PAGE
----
At around the same time, Canada’s then-foreign minister John Baird criticized the Ugandan president for legislation that could lead to life imprisonment for gay sex. I supported Baird on my television show, arguing that even those of us who disagreed with same-sex marriage surely condemned such a monstrous policy. As a result, I was roundly attacked by Christian conservatives, Catholic as well as Protestant.
I felt as if I were being pushed against a wall of uncertainty. My defense of traditional Christian teachings on the issue was, I’d always assumed, based on love rather than hate. I started to question myself. Was that a self-defense mechanism, a comforting denial of truth? Perhaps. And that creeping doubt led me to return to scripture. “Tolle Lege,” said that mysterious voice to St. Augustine. Take up and read. So, I did.
The Bible can be as gentle as a watercolor and as powerful as a thunderstorm. It can be taken literally or taken seriously but not always both. It’s a library written over centuries, containing poetry and metaphor as well as history and biography, and without discernment, it makes little sense. It has to be, must be, read through the prism of empathy and the human condition.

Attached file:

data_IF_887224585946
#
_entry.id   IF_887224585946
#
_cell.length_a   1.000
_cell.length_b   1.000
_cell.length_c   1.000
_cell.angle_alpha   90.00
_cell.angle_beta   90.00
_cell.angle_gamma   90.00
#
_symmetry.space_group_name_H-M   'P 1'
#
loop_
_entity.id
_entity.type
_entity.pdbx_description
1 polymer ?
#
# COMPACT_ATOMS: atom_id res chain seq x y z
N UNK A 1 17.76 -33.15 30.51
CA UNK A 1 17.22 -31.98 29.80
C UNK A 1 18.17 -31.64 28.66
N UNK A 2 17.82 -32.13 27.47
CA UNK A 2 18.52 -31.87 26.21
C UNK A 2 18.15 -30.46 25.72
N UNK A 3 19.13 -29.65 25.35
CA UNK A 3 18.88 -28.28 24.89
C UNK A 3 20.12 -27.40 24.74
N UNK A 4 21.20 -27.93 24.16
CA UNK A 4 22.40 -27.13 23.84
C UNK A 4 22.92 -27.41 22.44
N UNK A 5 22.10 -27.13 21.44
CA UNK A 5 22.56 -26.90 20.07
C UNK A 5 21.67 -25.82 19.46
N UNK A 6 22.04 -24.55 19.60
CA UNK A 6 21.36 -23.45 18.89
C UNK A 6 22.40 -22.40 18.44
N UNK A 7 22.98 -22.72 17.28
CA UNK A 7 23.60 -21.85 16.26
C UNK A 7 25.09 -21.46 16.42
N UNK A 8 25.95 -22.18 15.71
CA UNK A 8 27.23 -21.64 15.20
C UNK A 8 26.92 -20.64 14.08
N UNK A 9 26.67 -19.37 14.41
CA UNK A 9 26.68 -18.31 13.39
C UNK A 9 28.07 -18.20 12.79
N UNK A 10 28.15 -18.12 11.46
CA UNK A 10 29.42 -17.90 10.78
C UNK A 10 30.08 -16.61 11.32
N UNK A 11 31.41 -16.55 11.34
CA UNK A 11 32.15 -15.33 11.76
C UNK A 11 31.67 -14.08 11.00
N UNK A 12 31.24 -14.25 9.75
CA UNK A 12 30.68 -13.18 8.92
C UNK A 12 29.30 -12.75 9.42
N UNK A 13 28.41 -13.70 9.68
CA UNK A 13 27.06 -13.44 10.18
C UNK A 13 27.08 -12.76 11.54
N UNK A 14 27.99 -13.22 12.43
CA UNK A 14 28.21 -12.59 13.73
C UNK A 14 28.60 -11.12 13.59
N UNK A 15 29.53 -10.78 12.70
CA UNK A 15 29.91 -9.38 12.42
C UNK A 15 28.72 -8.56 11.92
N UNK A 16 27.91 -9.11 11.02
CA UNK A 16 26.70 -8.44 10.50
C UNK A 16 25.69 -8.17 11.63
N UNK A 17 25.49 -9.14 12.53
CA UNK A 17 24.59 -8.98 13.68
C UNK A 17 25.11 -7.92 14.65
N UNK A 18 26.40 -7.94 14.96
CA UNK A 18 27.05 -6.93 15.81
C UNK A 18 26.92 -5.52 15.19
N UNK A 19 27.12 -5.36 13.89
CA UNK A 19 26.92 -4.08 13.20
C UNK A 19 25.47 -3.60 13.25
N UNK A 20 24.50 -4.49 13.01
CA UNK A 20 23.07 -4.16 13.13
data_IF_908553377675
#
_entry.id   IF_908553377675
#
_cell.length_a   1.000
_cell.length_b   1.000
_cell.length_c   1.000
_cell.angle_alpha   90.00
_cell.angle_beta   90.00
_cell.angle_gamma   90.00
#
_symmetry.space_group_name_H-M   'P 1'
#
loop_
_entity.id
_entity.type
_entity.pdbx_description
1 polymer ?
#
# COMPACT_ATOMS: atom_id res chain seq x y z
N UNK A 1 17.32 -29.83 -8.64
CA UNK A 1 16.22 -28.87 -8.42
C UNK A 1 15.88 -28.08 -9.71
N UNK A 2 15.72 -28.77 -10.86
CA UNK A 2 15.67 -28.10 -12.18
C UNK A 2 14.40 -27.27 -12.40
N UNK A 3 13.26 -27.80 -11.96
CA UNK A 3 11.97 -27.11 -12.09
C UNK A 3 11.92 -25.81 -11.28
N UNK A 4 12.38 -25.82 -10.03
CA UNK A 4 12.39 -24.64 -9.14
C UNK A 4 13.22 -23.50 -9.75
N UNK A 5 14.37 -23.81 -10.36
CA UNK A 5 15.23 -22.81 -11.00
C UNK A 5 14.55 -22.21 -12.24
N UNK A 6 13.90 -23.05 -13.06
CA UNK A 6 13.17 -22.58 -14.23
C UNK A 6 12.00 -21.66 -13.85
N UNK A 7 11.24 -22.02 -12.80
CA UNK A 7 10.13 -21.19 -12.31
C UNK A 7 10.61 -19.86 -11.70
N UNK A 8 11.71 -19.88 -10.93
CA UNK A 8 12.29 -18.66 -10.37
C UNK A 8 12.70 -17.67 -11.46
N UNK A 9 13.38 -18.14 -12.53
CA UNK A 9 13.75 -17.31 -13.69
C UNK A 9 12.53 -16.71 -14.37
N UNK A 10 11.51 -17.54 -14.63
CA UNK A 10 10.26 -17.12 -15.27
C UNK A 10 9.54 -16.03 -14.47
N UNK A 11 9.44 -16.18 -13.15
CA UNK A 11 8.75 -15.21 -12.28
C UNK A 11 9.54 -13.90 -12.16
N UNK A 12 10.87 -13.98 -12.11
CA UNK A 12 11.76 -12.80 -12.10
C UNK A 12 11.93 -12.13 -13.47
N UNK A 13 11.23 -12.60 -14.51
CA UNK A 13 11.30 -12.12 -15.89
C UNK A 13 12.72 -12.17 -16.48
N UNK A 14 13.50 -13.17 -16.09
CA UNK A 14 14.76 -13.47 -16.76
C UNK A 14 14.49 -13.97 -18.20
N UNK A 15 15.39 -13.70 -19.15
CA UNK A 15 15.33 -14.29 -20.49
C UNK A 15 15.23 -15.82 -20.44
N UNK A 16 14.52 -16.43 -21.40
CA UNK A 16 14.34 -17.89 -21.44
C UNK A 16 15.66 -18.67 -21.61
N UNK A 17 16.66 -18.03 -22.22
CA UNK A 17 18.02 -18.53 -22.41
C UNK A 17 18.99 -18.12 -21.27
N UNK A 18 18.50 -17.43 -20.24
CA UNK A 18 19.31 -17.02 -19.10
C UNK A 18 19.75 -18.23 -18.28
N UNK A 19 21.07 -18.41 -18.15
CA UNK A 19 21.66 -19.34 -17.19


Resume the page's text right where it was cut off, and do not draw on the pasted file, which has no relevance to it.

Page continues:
The thing is, the Bible hardly mentions homosexuality, which is of course a word not coined until the late 19th-century. The so-called “gotcha” verses from the Old Testament are specific to ancient customs and are often misunderstood. The Sodom story, for example, wasn’t interpreted as referring to homosexuality until the 11th-century. Lot – the hero of the text – offers his virgin daughters to the mob in place of his guests, so it can’t exactly be used as a compelling morality tale!
Ezekiel in the Hebrew Scriptures says, “This was the guilt of your sister Sodom: she and her daughters had pride, excess of food, and prosperous ease, but did not aid the poor and needy. They were haughty, and did abominable things before me” (Ezekiel 16:49-50).
The Old Testament never speaks of lesbianism, and its mentions of sex are more about procreation and the preservation of the tribe than personal morality and romance. It also has some rather disturbing things to say about slavery in Genesis and in Paul’s letter to the Ephesians, about ethnic cleansing in Deuteronomy and even killing children in First Samuel. So a precise guide to modern manners it’s certainly not.